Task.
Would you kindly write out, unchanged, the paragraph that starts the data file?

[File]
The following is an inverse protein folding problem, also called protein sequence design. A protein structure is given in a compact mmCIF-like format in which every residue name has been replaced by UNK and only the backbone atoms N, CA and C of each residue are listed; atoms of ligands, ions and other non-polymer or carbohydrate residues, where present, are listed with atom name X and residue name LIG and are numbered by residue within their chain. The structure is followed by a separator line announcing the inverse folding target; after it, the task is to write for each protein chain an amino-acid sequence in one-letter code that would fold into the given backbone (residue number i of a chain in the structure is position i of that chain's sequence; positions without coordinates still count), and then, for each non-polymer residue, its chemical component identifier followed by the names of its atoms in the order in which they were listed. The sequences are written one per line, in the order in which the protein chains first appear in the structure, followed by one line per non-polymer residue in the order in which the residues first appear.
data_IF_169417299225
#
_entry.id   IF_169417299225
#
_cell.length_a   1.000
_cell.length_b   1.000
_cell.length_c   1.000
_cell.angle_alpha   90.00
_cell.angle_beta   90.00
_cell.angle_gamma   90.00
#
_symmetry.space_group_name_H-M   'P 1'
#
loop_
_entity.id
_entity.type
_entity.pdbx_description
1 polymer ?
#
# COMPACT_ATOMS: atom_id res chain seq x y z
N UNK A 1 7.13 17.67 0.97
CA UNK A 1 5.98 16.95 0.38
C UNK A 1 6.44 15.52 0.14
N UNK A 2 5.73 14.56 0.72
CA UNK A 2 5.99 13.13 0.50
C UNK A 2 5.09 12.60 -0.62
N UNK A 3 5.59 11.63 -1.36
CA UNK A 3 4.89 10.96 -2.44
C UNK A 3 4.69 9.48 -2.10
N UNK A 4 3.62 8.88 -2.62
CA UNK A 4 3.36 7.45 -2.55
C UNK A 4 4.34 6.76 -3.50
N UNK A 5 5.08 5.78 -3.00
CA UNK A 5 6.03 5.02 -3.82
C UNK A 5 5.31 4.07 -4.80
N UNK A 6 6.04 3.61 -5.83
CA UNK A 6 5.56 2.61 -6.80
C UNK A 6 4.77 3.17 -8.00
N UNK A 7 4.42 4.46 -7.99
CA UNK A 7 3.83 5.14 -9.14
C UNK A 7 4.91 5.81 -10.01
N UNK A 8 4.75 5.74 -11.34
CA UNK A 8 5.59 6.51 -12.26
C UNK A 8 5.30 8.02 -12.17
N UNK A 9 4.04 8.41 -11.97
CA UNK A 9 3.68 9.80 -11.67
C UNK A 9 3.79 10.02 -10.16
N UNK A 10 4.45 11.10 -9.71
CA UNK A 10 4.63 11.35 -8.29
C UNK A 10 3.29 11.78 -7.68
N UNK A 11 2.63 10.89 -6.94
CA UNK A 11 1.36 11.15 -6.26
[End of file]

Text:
The following is an inverse protein folding problem, also called protein sequence design. A protein structure is given in a compact mmCIF-like format in which every residue name has been replaced by UNK and only the backbone atoms N, CA and C of each residue are listed; atoms of ligands, ions and other non-polymer or carbohydrate residues, where present, are listed with atom name X and residue name LIG and are numbered by residue within their chain. The structure is followed by a separator line announcing the inverse folding target; after it, the task is to write for each protein chain an amino-acid sequence in one-letter code that would fold into the given backbone (residue number i of a chain in the structure is position i of that chain's sequence; positions without coordinates still count), and then, for each non-polymer residue, its chemical component identifier followed by the names of its atoms in the order in which they were listed. The sequences are written one per line, in the order in which the protein chains first appear in the structure, followed by one line per non-polymer residue in the order in which the residues first appear.